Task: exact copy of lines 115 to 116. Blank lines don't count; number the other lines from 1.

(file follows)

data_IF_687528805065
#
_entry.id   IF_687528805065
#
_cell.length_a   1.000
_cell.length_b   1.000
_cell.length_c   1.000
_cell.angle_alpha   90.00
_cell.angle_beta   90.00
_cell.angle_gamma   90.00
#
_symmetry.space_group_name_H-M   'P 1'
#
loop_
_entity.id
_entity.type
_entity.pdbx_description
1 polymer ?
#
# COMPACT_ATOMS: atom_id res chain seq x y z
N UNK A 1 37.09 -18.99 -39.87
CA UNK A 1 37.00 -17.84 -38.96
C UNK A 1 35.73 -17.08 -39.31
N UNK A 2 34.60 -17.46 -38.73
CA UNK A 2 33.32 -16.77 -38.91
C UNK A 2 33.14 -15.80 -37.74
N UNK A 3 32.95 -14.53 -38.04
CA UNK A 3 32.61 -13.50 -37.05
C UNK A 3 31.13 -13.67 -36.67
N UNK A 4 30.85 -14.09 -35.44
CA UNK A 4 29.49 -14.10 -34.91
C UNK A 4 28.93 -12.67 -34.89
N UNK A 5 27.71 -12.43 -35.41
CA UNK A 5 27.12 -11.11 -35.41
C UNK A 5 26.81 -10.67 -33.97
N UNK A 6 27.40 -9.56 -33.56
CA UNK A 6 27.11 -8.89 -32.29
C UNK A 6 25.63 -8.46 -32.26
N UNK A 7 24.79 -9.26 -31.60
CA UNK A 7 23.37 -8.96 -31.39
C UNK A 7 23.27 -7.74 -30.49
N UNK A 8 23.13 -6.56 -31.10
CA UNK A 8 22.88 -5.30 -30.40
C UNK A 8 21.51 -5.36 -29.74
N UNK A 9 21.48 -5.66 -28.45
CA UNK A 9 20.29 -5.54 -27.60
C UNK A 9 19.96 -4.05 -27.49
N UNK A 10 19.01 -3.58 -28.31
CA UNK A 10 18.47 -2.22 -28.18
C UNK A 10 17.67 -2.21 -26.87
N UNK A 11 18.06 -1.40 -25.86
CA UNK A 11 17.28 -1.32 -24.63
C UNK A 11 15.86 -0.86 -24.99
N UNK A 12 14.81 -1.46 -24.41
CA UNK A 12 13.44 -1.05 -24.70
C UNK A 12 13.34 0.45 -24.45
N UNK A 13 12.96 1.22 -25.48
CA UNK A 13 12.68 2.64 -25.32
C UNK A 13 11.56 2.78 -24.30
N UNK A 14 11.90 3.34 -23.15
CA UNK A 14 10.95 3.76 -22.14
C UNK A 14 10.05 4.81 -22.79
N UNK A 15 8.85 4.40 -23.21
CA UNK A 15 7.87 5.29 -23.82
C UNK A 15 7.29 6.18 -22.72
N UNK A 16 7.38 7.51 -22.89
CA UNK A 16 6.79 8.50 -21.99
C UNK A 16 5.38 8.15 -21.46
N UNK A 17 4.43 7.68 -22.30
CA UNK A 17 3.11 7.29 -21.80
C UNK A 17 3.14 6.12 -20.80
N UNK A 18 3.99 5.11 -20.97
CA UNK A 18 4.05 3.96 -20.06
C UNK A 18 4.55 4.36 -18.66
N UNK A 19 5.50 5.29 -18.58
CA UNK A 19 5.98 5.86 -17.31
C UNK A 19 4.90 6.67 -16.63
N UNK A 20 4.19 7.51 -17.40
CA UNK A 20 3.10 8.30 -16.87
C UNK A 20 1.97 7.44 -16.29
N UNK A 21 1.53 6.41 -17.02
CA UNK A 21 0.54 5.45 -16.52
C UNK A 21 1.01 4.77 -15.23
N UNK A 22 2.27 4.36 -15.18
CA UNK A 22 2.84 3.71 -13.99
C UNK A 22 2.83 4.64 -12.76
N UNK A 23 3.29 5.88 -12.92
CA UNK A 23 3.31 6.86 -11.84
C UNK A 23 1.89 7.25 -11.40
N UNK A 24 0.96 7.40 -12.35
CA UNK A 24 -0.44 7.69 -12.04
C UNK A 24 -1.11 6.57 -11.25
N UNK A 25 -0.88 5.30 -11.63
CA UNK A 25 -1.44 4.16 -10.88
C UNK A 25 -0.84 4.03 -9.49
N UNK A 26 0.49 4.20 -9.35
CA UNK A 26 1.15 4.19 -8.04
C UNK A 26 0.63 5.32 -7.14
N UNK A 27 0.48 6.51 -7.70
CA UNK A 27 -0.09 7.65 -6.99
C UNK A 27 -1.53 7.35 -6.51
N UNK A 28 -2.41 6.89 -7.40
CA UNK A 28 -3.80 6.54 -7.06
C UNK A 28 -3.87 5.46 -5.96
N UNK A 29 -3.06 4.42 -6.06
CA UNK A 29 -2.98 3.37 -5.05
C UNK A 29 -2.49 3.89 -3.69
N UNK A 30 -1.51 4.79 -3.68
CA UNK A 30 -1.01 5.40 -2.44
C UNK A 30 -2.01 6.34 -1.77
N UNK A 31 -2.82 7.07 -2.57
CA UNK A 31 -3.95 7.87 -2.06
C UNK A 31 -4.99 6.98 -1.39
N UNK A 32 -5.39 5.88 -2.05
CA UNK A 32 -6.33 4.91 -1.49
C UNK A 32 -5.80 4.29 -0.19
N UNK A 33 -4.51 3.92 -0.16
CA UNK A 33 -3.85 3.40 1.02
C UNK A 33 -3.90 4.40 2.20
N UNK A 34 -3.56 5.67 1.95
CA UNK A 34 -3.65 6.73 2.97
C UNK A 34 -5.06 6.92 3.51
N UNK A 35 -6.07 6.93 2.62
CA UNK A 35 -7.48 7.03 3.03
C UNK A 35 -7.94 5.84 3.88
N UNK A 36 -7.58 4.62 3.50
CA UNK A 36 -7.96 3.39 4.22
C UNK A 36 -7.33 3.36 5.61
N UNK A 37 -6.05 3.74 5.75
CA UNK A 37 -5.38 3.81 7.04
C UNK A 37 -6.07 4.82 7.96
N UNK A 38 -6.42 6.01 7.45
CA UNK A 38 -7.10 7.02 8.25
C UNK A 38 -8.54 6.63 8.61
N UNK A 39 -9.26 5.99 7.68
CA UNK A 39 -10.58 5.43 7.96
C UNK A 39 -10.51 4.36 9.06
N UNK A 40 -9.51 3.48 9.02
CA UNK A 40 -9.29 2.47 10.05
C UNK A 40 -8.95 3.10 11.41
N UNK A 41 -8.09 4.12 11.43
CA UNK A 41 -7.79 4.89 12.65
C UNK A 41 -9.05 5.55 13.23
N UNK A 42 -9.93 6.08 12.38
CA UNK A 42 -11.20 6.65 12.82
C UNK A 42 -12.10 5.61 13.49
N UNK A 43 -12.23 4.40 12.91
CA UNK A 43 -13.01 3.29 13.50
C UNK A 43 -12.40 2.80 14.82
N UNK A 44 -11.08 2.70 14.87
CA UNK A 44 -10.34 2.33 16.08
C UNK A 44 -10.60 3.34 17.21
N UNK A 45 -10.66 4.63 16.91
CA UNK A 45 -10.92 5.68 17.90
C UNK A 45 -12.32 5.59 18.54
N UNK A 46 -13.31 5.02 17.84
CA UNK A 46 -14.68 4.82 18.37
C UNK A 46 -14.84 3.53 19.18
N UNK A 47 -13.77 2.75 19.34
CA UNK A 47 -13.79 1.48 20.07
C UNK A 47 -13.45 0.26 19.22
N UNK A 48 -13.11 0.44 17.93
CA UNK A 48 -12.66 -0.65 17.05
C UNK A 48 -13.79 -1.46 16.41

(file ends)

CA UNK A 32 -6.33 4.91 -1.49
C UNK A 32 -5.80 4.29 -0.19